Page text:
The Power of Age

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canadianelderlaw . ca

ATTAC (France)










UN PROGRAM ON AGEING esa/socdev/ ageing


Elder Rights



Elder Rights in Africa

Elder Rights in Americas and the Caribbean

Elder Rights in Asia Pacific

Elder Rights in Europe and Central Asia

Elder Rights in Middle East and North Africa

Global Elder Rights


Age-friendly environments

One million people worldwide turn 60 every month; 80% of these live in developing countries.

According to United Nations estimates, the number of older persons (60+) will double from the current 600 million to 1.2 billion by 2025, and again, to 2 billion by 2050. The vast majority of older people live in their homes and communities, but in environments that have not been designed with their needs and capacities in mind. / ageing / projects / age_friendly_cities / en


The Age-friendly Cities Programme is an international effort to help cities prepare for two global demographic trends: the rapid ageing of populations and increasing urbanization. The Programme targets the environmental, social and economic factors that influence the health and wellbeing of older adults. / ageing / Brochure-EnglishAFC9.pdf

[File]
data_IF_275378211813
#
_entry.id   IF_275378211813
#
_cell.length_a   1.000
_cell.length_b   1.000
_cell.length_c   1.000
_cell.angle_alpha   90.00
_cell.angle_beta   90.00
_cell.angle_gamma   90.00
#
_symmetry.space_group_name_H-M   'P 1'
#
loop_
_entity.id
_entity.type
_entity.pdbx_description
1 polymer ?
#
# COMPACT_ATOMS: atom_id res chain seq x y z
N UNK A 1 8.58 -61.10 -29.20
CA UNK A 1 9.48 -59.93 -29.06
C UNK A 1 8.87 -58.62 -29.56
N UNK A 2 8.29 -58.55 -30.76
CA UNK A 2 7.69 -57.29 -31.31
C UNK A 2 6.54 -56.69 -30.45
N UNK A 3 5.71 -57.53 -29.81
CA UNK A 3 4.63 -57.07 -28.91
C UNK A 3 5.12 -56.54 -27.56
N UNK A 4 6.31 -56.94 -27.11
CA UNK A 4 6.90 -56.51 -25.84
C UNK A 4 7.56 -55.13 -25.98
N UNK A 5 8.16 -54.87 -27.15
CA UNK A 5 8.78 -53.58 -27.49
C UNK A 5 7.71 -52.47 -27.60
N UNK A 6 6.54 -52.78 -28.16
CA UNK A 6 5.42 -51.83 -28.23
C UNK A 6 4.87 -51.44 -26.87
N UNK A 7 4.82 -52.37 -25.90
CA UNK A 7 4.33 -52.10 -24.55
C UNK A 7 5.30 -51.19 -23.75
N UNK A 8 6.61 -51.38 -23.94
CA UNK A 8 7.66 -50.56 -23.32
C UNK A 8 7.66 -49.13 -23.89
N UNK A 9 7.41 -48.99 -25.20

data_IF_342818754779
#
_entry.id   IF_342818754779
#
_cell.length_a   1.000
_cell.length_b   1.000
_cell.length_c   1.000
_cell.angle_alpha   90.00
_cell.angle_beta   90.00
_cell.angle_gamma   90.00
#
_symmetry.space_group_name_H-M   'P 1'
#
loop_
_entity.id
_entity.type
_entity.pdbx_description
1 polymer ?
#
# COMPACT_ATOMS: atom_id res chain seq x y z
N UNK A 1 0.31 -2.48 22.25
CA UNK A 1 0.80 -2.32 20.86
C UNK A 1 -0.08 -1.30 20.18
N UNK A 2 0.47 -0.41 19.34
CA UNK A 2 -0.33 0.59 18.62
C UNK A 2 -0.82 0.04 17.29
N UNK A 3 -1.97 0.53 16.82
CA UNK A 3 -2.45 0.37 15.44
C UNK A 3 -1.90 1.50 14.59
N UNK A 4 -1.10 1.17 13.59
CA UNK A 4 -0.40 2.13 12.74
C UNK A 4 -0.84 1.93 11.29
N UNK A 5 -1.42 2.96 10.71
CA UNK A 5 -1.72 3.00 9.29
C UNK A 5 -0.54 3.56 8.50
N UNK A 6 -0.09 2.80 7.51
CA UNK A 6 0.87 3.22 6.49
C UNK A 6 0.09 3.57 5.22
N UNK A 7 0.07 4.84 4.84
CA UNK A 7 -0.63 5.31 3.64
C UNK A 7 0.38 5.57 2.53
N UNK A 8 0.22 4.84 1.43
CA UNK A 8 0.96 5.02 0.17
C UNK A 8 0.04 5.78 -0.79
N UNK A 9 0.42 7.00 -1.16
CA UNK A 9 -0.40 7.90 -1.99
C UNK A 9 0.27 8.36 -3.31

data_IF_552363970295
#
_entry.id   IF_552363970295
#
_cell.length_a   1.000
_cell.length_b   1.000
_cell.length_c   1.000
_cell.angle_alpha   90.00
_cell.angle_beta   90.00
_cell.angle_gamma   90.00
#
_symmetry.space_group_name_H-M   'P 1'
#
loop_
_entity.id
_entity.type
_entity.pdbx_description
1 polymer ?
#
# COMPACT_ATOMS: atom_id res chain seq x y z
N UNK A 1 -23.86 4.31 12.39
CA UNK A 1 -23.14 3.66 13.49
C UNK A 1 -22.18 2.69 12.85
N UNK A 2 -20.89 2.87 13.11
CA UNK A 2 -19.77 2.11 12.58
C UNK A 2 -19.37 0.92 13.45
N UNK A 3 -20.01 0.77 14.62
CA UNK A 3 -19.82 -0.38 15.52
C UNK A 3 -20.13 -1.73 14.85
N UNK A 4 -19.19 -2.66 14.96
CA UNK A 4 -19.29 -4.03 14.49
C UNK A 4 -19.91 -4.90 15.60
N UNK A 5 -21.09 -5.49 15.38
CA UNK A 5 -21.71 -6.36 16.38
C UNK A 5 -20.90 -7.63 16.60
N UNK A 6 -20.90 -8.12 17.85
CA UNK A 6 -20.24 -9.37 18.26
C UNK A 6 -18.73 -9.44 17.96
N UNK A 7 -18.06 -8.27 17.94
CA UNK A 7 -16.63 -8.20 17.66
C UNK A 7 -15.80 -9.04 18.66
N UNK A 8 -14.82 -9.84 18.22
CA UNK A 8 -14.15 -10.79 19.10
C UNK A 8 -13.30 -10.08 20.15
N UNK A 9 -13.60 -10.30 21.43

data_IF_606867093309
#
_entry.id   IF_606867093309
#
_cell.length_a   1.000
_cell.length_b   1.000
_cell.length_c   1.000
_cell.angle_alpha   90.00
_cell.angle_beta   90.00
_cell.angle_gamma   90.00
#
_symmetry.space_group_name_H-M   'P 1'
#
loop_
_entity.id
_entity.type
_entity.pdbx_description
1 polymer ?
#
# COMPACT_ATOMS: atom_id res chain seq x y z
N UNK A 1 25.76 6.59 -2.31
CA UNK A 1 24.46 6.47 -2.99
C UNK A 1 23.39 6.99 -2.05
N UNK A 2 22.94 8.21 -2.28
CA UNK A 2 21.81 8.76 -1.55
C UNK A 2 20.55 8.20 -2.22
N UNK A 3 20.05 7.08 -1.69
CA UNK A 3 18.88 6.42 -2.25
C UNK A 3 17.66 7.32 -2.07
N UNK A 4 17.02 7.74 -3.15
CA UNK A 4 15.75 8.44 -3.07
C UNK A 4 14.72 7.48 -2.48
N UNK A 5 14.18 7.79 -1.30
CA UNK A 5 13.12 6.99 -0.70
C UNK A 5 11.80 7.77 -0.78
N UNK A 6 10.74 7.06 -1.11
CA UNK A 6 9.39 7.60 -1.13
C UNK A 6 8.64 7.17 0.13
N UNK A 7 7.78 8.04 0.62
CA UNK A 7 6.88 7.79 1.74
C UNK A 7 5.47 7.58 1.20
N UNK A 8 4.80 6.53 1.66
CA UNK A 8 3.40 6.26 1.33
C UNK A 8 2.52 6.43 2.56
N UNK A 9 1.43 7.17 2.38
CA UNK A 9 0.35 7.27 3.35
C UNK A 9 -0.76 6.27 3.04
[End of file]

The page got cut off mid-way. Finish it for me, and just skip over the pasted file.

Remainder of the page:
Healthy Aging & the Built Environment

Older adults interact with the built environment in ways that reflect changing lifestyles and changing physical capabilities. After retirement, people have more time to enjoy parks, recreational activities, and other community facilities. / healthyplaces / healthtopics / healthyaging.htm


Canada’s senior population is growing. This makes it more important than ever to support the health and well-being of older Canadians. This way, seniors can lead healthy and active lives and stay involved in their communities. Making communities “age-friendly” is believed to be one of the best ways to do this. / seniors-aines / afc-caa-eng.php


Global age-friendly cities: a guides

English / ageing / age_friendly_cities_guide / en /

Arabic / ageing / Age_friendly_cities_guide

Czech entity / ageing / WHO_age_friendly_cities_cz.pdf

Italian / publications / 2007 / 9789241547307_ita.pdf

Korean / publications / 2010 / 9788995713877_kor.pdf / publications / 2007 / 9789899556867_por.pdf





Older Americans Month Resources / downloadcenter.html

American Society of Aging

Australian Association of Gerontology

Latina American Aging / cocoon / saii / xhtml / en_GB / features / saii / features / society / 2011 / 04 / 04 / feature-03

United Nations Economic Commission for Latin America and the Caribbean

European Network for action on Ageing and Physcial Activity / Home/

Aging in Asia

Health and Aging Orgs – Directory / health / resources / support-groups


SAMPLE PROCLAMATION / downloads / AoA_OAM2013_




In almost every country, the proportion of people aged over 60 years is growing faster than any other age group, as a result of both longer life expectancy and declining fertility rates.This population ageing can be seen as a success story for public health policies and for socioeconomic development, but it also challenges society to adapt, in order to maximize the health and functional capacity of older people as well as their social participation and security.